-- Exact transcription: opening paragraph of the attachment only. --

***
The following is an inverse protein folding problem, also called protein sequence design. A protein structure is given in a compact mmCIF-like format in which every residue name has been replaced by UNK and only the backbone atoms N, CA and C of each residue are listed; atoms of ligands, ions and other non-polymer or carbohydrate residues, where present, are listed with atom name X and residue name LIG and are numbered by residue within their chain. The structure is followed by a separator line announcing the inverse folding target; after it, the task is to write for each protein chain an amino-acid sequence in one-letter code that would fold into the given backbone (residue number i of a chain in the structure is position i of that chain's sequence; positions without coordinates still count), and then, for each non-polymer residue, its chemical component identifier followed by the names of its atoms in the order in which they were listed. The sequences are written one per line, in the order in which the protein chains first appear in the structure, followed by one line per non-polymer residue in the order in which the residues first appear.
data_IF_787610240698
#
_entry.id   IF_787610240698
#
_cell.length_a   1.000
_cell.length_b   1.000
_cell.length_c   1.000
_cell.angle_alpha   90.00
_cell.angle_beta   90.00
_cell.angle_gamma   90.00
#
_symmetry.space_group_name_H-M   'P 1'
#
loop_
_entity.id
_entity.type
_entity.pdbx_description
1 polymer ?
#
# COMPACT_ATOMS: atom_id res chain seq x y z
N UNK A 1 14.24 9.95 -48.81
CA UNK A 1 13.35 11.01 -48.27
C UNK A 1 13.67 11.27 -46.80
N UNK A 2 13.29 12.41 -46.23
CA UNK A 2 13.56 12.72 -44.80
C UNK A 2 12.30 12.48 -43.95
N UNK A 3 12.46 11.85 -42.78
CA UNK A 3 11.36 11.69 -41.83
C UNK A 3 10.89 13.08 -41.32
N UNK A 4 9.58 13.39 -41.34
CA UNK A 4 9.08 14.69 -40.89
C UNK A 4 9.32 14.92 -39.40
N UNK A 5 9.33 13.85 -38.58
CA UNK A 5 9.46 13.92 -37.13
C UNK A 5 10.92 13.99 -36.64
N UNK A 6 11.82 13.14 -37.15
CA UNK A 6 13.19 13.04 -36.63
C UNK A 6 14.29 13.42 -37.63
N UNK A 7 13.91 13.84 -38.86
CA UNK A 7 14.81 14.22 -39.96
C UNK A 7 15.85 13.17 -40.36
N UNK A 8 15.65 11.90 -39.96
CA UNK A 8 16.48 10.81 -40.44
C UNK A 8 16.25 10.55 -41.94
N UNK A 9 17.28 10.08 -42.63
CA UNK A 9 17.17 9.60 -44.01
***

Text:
The following is an inverse protein folding problem, also called protein sequence design. A protein structure is given in a compact mmCIF-like format in which every residue name has been replaced by UNK and only the backbone atoms N, CA and C of each residue are listed; atoms of ligands, ions and other non-polymer or carbohydrate residues, where present, are listed with atom name X and residue name LIG and are numbered by residue within their chain. The structure is followed by a separator line announcing the inverse folding target; after it, the task is to write for each protein chain an amino-acid sequence in one-letter code that would fold into the given backbone (residue number i of a chain in the structure is position i of that chain's sequence; positions without coordinates still count), and then, for each non-polymer residue, its chemical component identifier followed by the names of its atoms in the order in which they were listed. The sequences are written one per line, in the order in which the protein chains first appear in the structure, followed by one line per non-polymer residue in the order in which the residues first appear.